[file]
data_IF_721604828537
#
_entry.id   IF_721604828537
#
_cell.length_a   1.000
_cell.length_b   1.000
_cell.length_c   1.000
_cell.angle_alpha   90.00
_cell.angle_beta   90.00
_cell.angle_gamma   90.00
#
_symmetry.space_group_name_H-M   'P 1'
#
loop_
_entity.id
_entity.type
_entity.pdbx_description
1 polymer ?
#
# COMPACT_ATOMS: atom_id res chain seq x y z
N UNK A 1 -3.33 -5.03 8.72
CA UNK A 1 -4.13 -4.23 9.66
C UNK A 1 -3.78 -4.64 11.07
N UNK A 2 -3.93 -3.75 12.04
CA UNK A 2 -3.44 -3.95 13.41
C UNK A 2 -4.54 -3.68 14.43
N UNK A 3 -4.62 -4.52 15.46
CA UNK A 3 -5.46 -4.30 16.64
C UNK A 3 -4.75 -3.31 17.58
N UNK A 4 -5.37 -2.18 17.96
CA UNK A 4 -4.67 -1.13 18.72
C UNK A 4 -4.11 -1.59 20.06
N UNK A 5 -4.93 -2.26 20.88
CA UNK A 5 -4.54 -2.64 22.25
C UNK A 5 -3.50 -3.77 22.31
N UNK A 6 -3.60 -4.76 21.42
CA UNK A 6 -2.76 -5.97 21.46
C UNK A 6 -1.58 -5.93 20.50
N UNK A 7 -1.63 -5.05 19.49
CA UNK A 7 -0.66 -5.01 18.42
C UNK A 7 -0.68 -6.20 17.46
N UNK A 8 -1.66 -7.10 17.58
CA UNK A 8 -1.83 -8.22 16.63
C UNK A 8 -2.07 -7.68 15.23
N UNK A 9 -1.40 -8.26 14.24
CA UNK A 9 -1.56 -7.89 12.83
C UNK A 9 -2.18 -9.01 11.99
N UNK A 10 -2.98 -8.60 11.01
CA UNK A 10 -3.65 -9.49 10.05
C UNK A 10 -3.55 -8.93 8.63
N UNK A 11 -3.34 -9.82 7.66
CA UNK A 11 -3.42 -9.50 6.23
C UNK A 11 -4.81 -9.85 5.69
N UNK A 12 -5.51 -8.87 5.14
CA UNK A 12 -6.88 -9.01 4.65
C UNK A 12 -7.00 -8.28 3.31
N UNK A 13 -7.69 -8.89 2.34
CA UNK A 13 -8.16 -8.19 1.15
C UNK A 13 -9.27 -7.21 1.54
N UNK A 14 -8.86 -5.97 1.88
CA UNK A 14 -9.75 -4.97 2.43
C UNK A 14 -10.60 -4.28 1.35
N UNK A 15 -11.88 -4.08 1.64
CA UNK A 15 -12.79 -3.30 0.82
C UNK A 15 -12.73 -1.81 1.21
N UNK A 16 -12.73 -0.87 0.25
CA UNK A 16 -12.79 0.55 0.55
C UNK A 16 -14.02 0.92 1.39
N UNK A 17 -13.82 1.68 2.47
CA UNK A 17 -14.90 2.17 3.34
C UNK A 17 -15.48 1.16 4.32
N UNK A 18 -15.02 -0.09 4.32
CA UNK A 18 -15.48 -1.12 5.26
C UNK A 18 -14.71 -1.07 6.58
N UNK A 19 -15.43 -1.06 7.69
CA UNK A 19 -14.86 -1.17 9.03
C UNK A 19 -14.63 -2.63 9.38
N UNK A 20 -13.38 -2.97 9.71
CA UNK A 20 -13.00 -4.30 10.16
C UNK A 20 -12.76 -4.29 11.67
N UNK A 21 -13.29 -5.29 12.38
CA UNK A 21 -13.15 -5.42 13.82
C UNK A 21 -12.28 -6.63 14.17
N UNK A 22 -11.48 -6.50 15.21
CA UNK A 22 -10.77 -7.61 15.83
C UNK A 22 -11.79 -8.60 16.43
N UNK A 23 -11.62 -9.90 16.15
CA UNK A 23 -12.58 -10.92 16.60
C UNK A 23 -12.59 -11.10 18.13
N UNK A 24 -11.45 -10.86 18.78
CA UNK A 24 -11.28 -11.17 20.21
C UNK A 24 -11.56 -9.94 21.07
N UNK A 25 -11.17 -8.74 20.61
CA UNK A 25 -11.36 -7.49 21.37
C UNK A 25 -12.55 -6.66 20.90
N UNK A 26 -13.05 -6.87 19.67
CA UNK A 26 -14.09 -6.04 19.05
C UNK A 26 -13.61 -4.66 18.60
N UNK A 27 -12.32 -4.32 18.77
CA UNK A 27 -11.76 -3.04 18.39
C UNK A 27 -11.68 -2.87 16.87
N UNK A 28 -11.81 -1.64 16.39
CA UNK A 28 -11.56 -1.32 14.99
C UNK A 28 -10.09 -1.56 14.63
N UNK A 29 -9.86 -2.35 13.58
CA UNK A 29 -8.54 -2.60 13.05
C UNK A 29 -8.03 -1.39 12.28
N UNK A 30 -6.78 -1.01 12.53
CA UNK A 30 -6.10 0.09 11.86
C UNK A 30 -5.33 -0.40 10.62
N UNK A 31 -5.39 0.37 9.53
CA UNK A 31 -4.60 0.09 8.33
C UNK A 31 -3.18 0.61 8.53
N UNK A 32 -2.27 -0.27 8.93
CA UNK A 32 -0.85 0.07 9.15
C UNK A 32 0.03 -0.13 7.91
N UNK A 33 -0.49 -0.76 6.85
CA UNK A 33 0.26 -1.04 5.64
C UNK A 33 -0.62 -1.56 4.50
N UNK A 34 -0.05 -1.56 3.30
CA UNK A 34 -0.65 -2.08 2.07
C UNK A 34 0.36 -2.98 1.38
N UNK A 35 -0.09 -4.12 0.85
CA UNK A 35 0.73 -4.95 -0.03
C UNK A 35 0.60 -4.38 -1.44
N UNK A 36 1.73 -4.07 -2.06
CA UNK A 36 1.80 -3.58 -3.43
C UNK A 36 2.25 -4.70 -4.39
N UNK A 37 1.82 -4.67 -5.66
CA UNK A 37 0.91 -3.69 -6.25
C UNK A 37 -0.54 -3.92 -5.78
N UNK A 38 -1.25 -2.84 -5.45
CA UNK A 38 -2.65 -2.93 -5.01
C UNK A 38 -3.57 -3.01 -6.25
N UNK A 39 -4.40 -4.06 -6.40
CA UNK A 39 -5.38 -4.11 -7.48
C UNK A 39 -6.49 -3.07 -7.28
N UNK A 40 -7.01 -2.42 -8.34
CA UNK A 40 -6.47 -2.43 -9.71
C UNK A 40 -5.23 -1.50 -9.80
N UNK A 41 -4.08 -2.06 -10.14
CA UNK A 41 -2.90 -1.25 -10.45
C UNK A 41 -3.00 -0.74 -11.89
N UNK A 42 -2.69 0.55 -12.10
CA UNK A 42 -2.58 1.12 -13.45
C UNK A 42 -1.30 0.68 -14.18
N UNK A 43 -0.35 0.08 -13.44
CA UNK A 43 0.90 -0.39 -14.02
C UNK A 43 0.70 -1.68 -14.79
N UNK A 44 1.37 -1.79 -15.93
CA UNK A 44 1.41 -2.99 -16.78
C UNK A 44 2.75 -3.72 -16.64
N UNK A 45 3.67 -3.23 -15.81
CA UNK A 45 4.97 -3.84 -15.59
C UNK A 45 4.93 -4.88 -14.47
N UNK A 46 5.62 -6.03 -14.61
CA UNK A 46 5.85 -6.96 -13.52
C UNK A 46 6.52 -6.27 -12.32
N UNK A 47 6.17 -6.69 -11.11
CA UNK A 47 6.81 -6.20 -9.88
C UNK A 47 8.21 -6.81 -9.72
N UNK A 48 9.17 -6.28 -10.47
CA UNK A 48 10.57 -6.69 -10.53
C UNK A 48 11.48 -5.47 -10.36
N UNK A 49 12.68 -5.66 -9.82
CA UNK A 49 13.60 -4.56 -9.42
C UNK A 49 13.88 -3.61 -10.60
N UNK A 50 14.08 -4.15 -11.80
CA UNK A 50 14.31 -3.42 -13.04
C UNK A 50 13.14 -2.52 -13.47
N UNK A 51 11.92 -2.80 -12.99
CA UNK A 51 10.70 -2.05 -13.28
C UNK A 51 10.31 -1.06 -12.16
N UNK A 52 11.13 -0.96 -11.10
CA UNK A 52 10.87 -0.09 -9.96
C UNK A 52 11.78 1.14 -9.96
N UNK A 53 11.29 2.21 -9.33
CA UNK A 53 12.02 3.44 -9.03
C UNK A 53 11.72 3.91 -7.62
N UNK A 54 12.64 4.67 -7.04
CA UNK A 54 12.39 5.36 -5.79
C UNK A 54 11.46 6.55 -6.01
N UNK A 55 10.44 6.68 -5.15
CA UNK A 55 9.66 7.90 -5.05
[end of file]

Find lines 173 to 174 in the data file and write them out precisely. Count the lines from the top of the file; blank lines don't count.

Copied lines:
C UNK A 51 10.31 -1.06 -12.16
N UNK A 52 11.13 -0.96 -11.10